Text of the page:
review by Diablo Joe
Let’s be clear, do not expect “Happy Face,” from Quebecois director Alexandre Franchi and co-writer Joelle Bourjolly, to be a horror film. It’s not. It doesn’t have any supernatural elements, though it does possess a unique magic of its own creation. And there are monsters. But they are you, me, and most everyone else in how we sometimes treat one another.
“Happy Face” is the story of Stan, a young man struggling with the heartbreaking decline of his mother due to cancer. Seeking to manage, he finds himself befriending the members of a therapy group for those coping with physical disfigurement. At first, attempting to disguise himself as one of them, the charismatic and handsome Stan seeks to break them out of the social prisons built around them by public cruelty and their personal demons.
As stated above, “Happy Face” is not a horror film. What it is is a tremendous showcase for its cast. Robin L’Homeau leads the cast as Stan, and his presence gives the film its positive, upbeat arc, even through its darkest points. He is earnest and filled with enthusiastic joie de vivre. The Dungeons and Dragons-loving Stan is a romantic in the truest sense of the word. But like heroes of legend, he is fatally flawed, and L’Homeau never lets us forget Stan’s tragedy. As the group’s counselor, Debbie Lynch-White’s Vanessa means well, attempting to uplift and heal others. But her own body issues as a plus-size woman are self-crippling, and Lynch-White successfully navigates a roll that could easily have devolved into abject pathos.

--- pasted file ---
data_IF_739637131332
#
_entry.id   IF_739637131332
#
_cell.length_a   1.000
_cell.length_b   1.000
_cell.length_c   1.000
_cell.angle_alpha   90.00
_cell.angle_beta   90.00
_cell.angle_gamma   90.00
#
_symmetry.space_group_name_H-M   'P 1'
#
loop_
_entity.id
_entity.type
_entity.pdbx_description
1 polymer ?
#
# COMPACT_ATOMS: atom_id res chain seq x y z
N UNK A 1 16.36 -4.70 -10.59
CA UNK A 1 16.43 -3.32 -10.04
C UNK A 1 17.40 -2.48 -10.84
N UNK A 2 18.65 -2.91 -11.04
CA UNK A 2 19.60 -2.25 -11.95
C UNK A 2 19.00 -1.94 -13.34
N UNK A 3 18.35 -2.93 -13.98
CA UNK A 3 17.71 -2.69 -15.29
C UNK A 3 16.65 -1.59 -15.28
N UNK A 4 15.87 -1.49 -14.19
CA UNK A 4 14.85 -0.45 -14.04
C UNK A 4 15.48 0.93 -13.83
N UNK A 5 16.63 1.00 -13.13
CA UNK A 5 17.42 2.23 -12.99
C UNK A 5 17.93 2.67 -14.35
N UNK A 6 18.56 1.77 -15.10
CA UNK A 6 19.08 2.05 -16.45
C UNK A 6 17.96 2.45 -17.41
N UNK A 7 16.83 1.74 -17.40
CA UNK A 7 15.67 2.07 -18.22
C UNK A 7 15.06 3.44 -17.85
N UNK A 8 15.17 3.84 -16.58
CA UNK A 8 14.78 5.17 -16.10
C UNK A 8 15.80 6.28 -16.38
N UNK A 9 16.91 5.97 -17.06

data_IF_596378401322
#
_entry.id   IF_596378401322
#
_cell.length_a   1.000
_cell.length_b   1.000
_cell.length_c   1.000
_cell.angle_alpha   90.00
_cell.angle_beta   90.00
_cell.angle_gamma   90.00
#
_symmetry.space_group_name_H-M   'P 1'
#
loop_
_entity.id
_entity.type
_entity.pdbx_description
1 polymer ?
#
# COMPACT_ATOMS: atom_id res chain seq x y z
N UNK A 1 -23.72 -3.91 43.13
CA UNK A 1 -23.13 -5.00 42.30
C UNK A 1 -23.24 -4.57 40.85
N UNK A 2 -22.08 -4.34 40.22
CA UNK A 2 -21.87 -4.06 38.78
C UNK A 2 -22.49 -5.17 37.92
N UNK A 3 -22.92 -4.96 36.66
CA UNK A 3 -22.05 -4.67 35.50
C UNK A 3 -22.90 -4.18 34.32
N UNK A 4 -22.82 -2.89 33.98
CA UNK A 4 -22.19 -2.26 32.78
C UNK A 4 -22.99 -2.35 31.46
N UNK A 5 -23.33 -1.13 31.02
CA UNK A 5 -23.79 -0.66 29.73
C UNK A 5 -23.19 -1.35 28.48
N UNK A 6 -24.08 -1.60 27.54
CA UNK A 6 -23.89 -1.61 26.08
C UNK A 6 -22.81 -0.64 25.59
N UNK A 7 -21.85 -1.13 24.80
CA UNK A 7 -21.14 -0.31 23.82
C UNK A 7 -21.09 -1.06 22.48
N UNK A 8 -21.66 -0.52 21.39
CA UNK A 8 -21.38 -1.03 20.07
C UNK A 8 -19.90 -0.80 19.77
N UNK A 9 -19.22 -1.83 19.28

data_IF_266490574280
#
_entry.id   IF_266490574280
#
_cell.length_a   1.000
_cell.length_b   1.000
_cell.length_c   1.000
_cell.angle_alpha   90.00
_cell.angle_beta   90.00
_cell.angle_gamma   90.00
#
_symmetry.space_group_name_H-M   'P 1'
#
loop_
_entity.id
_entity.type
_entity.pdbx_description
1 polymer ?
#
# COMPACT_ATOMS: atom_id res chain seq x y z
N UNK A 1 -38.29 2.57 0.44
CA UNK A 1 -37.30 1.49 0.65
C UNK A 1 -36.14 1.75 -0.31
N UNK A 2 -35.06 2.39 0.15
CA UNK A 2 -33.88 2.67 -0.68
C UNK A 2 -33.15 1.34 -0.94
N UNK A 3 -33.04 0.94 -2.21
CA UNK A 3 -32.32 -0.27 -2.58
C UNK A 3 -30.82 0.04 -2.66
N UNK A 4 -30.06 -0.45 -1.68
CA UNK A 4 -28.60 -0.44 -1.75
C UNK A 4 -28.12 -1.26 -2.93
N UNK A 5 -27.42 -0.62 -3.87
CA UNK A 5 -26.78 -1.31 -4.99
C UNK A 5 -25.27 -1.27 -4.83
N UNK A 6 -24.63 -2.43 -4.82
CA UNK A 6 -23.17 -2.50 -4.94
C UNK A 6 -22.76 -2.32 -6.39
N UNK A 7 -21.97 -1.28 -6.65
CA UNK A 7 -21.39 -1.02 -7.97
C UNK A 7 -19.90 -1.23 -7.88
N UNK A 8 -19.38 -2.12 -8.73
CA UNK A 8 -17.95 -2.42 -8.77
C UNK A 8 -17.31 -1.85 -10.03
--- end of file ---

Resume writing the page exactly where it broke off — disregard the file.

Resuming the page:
But it is the rest of the cast who give “Happy Face” its real magic. Composed partially of non-actors, they are all persons with real-life disfigurements. And, to a one, they are heartbreaking, inspiring, hilarious, and genuine. E.R. Ruiz’s Jocko blames a severe burn incident for robbing him of the life, and the woman, he once had. Buck, a woman suffering from neurofibromatosis who has spent her life seeking validation and love from her mother. Cyndy Nicholsen plays her with heartbreaking sorrow.
But the two standouts among this already impressive company are David Roche as Otis and Alison Midstokke as Maggie. Otis, the oldest of the group, is plagued by severe facial disfigurement and estrangement from his family. He covers the pain through a combination of self-deprecation and flirtatious swagger. Roche, a real-life motivational speaker, allows us to fall in love with Otis, even as the film reveals shortcomings far deeper than just skin. Midstokke, whose face is drawn down from the effects of Treacher Collins syndrome, dreams of being a fashion model (the actor’s real-life second career). She plays Maggie as absolutely breathtakingly defiant, affecting, and touching. It is an extraordinary tour de force performance.
But these great actors would be squandered if director Alexandre Franchi and co-writer Joelle Bourjolly had not provided such great characters and a brilliant story with which to work. Each character develops along their own arc. Each one has a heroic journey upon which to embark. Some succeed in their quests, and some fail. None gets a pass for their sins and shortcomings. It is epic storytelling masterfully made intimate, personal, and poignant.
“Happy Face” is a remarkable film. is unlike most any movie you’ll see, possibly ever. Its cast is so unique, but the story it tells of confronting both your fears and the world is at once rarified and universal. It may not be the quest you expect, but rest assured your cinematic voyage will be a grand one.
This reviewer gives “Happy Face” 5 out of 5 imps.
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